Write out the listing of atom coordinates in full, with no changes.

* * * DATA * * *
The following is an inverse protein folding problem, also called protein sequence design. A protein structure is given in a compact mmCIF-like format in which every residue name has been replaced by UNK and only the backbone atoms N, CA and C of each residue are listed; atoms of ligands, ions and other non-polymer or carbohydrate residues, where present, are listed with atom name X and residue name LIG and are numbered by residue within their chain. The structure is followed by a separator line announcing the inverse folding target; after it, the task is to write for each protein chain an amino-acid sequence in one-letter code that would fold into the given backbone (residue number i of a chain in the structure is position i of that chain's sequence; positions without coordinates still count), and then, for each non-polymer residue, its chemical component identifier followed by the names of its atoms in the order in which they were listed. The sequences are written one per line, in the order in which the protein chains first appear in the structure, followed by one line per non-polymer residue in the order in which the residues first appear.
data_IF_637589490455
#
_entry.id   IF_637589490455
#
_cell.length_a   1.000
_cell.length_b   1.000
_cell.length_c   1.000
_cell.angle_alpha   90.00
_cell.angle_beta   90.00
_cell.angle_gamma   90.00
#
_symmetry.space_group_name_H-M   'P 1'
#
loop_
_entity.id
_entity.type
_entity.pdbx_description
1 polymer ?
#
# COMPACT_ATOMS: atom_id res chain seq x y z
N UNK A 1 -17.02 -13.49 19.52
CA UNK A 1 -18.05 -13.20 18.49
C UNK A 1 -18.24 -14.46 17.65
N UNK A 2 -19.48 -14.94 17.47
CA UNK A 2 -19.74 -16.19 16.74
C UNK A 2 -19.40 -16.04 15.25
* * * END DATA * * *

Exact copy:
The following is an inverse protein folding problem, also called protein sequence design. A protein structure is given in a compact mmCIF-like format in which every residue name has been replaced by UNK and only the backbone atoms N, CA and C of each residue are listed; atoms of ligands, ions and other non-polymer or carbohydrate residues, where present, are listed with atom name X and residue name LIG and are numbered by residue within their chain. The structure is followed by a separator line announcing the inverse folding target; after it, the task is to write for each protein chain an amino-acid sequence in one-letter code that would fold into the given backbone (residue number i of a chain in the structure is position i of that chain's sequence; positions without coordinates still count), and then, for each non-polymer residue, its chemical component identifier followed by the names of its atoms in the order in which they were listed. The sequences are written one per line, in the order in which the protein chains first appear in the structure, followed by one line per non-polymer residue in the order in which the residues first appear.
data_IF_637589490455
#
_entry.id   IF_637589490455
#
_cell.length_a   1.000
_cell.length_b   1.000
_cell.length_c   1.000
_cell.angle_alpha   90.00
_cell.angle_beta   90.00
_cell.angle_gamma   90.00
#
_symmetry.space_group_name_H-M   'P 1'
#
loop_
_entity.id
_entity.type
_entity.pdbx_description
1 polymer ?
#
# COMPACT_ATOMS: atom_id res chain seq x y z
N UNK A 1 -17.02 -13.49 19.52
CA UNK A 1 -18.05 -13.20 18.49
C UNK A 1 -18.24 -14.46 17.65
N UNK A 2 -19.48 -14.94 17.47
CA UNK A 2 -19.74 -16.19 16.74
C UNK A 2 -19.40 -16.04 15.25